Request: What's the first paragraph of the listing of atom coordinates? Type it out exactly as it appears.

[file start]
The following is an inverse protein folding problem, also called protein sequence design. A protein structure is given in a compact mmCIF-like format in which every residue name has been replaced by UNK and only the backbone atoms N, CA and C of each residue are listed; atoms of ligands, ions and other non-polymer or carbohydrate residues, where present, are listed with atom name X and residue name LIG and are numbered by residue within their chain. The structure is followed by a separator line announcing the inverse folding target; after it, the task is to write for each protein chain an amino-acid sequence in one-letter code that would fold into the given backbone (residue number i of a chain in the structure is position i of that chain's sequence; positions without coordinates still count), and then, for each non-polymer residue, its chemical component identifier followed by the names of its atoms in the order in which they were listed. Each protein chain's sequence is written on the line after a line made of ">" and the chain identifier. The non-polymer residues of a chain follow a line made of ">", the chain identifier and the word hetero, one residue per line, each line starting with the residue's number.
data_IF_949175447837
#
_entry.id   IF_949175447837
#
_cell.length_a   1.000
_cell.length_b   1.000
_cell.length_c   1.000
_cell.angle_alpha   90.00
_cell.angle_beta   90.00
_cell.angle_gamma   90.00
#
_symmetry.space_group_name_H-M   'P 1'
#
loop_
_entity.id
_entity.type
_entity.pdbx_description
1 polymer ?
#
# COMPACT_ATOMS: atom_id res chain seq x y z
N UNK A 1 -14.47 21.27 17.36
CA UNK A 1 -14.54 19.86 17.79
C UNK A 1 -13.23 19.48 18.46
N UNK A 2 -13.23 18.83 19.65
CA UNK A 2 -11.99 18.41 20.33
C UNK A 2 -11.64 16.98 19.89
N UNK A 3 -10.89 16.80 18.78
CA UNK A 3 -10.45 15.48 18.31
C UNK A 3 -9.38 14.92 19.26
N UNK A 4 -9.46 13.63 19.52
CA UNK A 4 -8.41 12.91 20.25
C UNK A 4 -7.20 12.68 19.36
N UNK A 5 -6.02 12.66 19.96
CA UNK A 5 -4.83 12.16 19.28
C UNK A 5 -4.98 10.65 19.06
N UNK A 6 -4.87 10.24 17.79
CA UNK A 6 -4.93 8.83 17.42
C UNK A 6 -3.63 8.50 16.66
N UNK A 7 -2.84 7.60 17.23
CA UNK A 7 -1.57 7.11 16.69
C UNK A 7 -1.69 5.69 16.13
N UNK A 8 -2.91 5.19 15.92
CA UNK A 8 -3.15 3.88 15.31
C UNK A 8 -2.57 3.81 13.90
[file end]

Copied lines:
The following is an inverse protein folding problem, also called protein sequence design. A protein structure is given in a compact mmCIF-like format in which every residue name has been replaced by UNK and only the backbone atoms N, CA and C of each residue are listed; atoms of ligands, ions and other non-polymer or carbohydrate residues, where present, are listed with atom name X and residue name LIG and are numbered by residue within their chain. The structure is followed by a separator line announcing the inverse folding target; after it, the task is to write for each protein chain an amino-acid sequence in one-letter code that would fold into the given backbone (residue number i of a chain in the structure is position i of that chain's sequence; positions without coordinates still count), and then, for each non-polymer residue, its chemical component identifier followed by the names of its atoms in the order in which they were listed. Each protein chain's sequence is written on the line after a line made of ">" and the chain identifier. The non-polymer residues of a chain follow a line made of ">", the chain identifier and the word hetero, one residue per line, each line starting with the residue's number.